Some countries are seeking to deploy 5G mmWave in the near future. South Korea aims for nationwide coverage of 5G networks by the end of 2022. China deployed 5G mmWave for the Winter Olympics in early 2022, with China Unicom being the only operator partner. China Unicom is collaborating with Qualcomm, ZTE, and GSMA to showcase rich applications enabled by 5G mmWave and is committed to advancing the maturity of 5G technology. The trials in the Winter Olympics scenarios aim to help the mobile industry speed up the commercialization of 5G mmWave in China and achieve the full potential of 5G. Not long ago, India finally allocated spectrum for 5G trials including with mmWave band to the telecoms. All its operators (i.e., Airtel, Vi, Jio) now proceed with chosen partners to start preparing relevant use cases. However, commercial 5G rollout is far from a guarantee given the controversy over whether mmWave is even needed in India.
So far, 5G mmWave is yet to reach most of Europe. Italy is the only European country with a 5G mmWave network, with FastWeb offering commercial FWA to as much as 45% of the country's population (12 million homes) by 2024. Finland has been seriously ramping up its efforts by testing out this latest mobile technology. At a Finnish 5G base station operating in the 26 GHz spectrum, Telia delivered 4.1 Gigabits per second (Gbps) of downlink speed, 200 Megabits per second (Mbps) of uplink speed, and sub-10 Milliseconds (ms) latency. Other recent tests from Nokia, Elisa, and Qualcomm have demonstrated even faster speeds - 8 Gbps uplink speed and 2.1 Gbps downlink speed. It is promising to see almost half of the EU countries and the UK have either allocated mmWave spectrum for 5G or soon planning to do so. For example, the United Kingdom is working with Qualcomm on 5G mmWave trials, specifically in robotic farming. Besides Italy, Finland, and the UK, the 5G mmWave spectrum is assigned/available in Denmark, Greece, Russia, Slovenia, Germany, and recently, France saw its first outdoor test. Outside of the United States, many manufacturers still ship devices without 5G mmWave antennas, hence, it will be interesting to see what devices will support 5G mmWave within Europe in the coming years.
Why is 5G mmWave Slower Than Expected and When Will it be Available?
It is particularly exciting to see mobile industry leaders across multiple regions unite to expand 5G mmWave momentum, but getting into action requires mobile operators to consider their approach to connecting 5G high band compatible devices, along with practical deployment strategies. The next generation of wireless hasn’t been deployed as quickly as expected, partially because 5G networks require new technology and equipment that often postpones the deployment process. Installing new equipment for 5G can be a lengthy process as it involves finding a suitable site, getting a permit, and getting roadworks done for deploying the necessary cables to transmit data to and from cell towers. Moreover, the substantial amount of time for cellular networks to be “5G ready” and the COVID-19 may have contributed to the delay to some extent. Meanwhile, the equipment availability is a major drag on deployment. There were a dozen companies during 4G’s debut and there are only five main providers for 5G (Ericsson, Nokia, Samsung, Huawei, and ZTE). With various countries excluding the two Chinese suppliers from their list, it certainly creates more chaos. Ericsson is a top alternative as its new massive MIMO 5G equipment helps deliver 5G on existing towers easier, but its transmitters require computer chips, and the semiconductor industry is facing a supply shortage.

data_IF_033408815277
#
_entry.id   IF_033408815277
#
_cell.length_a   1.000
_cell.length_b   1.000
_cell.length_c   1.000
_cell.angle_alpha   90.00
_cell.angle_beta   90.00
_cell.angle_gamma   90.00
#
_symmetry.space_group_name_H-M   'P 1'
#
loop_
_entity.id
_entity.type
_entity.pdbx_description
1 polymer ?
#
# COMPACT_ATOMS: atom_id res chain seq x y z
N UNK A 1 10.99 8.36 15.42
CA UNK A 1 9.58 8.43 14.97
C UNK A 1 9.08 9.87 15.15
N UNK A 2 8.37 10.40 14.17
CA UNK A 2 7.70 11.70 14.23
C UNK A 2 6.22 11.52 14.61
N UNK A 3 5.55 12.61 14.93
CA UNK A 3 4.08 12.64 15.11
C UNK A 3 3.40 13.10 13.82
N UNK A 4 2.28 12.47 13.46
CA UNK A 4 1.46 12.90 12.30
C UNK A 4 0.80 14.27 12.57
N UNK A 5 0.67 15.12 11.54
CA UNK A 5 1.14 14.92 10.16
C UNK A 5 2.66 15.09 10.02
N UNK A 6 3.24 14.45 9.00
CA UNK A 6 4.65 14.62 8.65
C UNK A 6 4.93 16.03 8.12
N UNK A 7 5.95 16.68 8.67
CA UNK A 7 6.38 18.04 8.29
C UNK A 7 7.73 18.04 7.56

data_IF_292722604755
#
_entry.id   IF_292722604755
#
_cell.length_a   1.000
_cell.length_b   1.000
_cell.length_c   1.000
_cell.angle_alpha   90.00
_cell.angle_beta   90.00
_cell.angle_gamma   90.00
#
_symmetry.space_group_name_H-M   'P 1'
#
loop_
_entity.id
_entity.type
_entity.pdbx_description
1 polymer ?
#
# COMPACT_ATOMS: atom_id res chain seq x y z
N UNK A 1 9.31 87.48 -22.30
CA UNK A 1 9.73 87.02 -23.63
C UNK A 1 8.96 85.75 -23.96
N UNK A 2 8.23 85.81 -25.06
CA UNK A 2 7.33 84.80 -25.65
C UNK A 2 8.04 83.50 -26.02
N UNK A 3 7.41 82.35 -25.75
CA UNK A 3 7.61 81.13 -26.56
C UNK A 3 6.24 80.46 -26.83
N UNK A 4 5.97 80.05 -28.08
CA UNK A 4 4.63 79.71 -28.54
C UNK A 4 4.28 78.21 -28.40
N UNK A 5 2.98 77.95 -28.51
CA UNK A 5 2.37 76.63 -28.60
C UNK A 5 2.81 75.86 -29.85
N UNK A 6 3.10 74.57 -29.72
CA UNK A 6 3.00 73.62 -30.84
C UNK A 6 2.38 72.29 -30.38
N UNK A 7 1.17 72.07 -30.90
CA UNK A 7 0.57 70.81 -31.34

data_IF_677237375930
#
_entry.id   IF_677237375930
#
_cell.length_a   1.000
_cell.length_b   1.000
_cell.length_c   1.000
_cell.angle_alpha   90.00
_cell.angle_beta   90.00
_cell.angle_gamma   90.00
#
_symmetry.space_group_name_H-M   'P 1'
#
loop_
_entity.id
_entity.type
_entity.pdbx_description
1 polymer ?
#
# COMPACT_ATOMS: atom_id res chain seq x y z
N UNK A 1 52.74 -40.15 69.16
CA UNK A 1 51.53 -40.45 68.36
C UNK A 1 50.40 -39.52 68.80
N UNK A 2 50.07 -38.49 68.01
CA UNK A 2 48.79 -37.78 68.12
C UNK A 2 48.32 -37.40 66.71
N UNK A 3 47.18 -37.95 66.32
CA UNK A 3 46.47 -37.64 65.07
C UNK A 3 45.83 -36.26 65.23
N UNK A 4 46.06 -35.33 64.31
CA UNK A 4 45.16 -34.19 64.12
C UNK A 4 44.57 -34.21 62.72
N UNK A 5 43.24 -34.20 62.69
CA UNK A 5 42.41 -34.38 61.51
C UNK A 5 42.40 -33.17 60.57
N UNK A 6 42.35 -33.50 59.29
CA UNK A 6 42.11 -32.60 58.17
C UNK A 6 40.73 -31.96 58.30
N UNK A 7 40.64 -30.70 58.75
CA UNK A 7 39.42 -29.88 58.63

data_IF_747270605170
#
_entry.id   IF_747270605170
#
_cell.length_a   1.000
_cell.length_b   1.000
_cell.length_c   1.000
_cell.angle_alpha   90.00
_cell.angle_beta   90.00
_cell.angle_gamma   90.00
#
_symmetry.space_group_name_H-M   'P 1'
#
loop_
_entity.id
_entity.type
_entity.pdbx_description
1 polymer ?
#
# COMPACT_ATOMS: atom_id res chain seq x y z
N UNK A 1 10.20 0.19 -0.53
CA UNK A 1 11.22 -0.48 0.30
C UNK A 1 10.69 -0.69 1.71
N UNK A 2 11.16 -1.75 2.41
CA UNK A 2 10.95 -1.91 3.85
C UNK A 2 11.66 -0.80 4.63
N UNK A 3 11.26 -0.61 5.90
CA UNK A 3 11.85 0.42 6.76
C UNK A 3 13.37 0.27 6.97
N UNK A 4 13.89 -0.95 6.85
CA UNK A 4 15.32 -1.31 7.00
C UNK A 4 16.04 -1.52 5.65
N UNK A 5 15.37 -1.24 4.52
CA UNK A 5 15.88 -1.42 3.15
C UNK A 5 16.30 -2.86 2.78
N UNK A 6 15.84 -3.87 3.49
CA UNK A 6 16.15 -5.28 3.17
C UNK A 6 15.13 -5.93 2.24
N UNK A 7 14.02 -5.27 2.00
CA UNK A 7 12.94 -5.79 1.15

There is also a lack of killer apps to trigger 5G demand and drive adoption. It has been reported that telecoms were disappointed with their return on investment in 4G networks, they are more cautious this time. 5G mmWave promises faster speeds, supports a large number of simultaneous connections, and enables faster response time, but no revenue models have been associated with those three components. With telecom companies spending billions of dollars on capital investment for 5G, they may not accelerate build-out efforts until 5G-related revenue becomes clearer. There have been doubts on whether telecoms can really absorb the cost of installing the necessary infrastructure for a full mmWave network.
In the US, 120+ commercially available devices support 5G mmWave, but it could be until the end of 2023 to see two-thirds of its population be covered with a 5G service that is considerably better than what is currently on 4G. With everybody committed to achieving the full potential of 5G, the global deployment of 5G mmWave is inevitable, perhaps still a few years away before it is completely available.